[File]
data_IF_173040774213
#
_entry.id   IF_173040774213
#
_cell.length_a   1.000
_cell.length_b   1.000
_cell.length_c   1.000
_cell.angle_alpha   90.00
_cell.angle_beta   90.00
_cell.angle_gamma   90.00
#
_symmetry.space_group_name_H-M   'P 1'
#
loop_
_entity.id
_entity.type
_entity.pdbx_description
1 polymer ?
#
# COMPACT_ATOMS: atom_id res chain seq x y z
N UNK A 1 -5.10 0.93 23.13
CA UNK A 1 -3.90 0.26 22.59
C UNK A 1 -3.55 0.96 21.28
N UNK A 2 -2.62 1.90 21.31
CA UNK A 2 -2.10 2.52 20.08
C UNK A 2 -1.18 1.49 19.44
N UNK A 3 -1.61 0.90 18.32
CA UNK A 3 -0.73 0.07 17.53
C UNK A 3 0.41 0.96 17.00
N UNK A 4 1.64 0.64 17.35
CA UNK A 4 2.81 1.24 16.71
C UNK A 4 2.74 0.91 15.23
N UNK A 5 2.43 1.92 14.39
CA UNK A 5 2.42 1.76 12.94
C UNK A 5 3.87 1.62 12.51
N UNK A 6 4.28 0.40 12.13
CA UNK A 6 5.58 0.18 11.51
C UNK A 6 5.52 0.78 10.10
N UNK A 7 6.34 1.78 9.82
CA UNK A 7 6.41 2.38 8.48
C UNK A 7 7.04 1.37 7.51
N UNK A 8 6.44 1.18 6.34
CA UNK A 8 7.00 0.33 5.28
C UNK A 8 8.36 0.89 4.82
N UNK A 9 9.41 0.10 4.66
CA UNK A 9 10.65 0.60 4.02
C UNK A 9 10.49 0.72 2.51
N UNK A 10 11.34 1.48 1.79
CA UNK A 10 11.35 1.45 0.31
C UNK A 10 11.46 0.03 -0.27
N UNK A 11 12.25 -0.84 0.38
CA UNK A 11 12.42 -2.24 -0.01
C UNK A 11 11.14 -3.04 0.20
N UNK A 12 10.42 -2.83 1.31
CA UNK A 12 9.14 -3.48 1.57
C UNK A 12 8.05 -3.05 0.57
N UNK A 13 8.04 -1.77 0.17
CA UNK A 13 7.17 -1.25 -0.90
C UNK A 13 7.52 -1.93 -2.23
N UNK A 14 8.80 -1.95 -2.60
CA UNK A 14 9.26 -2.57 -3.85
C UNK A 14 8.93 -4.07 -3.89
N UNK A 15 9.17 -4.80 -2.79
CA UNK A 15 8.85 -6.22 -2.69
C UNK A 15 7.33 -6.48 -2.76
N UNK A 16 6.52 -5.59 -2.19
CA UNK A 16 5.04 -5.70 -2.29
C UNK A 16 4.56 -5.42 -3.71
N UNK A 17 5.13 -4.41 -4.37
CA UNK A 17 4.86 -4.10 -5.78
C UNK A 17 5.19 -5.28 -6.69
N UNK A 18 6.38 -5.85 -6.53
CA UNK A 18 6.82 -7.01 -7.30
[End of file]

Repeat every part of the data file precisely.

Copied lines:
data_IF_173040774213
#
_entry.id   IF_173040774213
#
_cell.length_a   1.000
_cell.length_b   1.000
_cell.length_c   1.000
_cell.angle_alpha   90.00
_cell.angle_beta   90.00
_cell.angle_gamma   90.00
#
_symmetry.space_group_name_H-M   'P 1'
#
loop_
_entity.id
_entity.type
_entity.pdbx_description
1 polymer ?
#
# COMPACT_ATOMS: atom_id res chain seq x y z
N UNK A 1 -5.10 0.93 23.13
CA UNK A 1 -3.90 0.26 22.59
C UNK A 1 -3.55 0.96 21.28
N UNK A 2 -2.62 1.90 21.31
CA UNK A 2 -2.10 2.52 20.08
C UNK A 2 -1.18 1.49 19.44
N UNK A 3 -1.61 0.90 18.32
CA UNK A 3 -0.73 0.07 17.53
C UNK A 3 0.41 0.96 17.00
N UNK A 4 1.64 0.64 17.35
CA UNK A 4 2.81 1.24 16.71
C UNK A 4 2.74 0.91 15.23
N UNK A 5 2.43 1.92 14.39
CA UNK A 5 2.42 1.76 12.94
C UNK A 5 3.87 1.62 12.51
N UNK A 6 4.28 0.40 12.13
CA UNK A 6 5.58 0.18 11.51
C UNK A 6 5.52 0.78 10.10
N UNK A 7 6.34 1.78 9.82
CA UNK A 7 6.41 2.38 8.48
C UNK A 7 7.04 1.37 7.51
N UNK A 8 6.44 1.18 6.34
CA UNK A 8 7.00 0.33 5.28
C UNK A 8 8.36 0.89 4.82
N UNK A 9 9.41 0.10 4.66
CA UNK A 9 10.65 0.60 4.02
C UNK A 9 10.49 0.72 2.51
N UNK A 10 11.34 1.48 1.79
CA UNK A 10 11.35 1.45 0.31
C UNK A 10 11.46 0.03 -0.27
N UNK A 11 12.25 -0.84 0.38
CA UNK A 11 12.42 -2.24 -0.01
C UNK A 11 11.14 -3.04 0.20
N UNK A 12 10.42 -2.83 1.31
CA UNK A 12 9.14 -3.48 1.57
C UNK A 12 8.05 -3.05 0.57
N UNK A 13 8.04 -1.77 0.17
CA UNK A 13 7.17 -1.25 -0.90
C UNK A 13 7.52 -1.93 -2.23
N UNK A 14 8.80 -1.95 -2.60
CA UNK A 14 9.26 -2.57 -3.85
C UNK A 14 8.93 -4.07 -3.89
N UNK A 15 9.17 -4.80 -2.79
CA UNK A 15 8.85 -6.22 -2.69
C UNK A 15 7.33 -6.48 -2.76
N UNK A 16 6.52 -5.59 -2.19
CA UNK A 16 5.04 -5.70 -2.29
C UNK A 16 4.56 -5.42 -3.71
N UNK A 17 5.13 -4.41 -4.37
CA UNK A 17 4.86 -4.10 -5.78
C UNK A 17 5.19 -5.28 -6.69
N UNK A 18 6.38 -5.85 -6.53
CA UNK A 18 6.82 -7.01 -7.30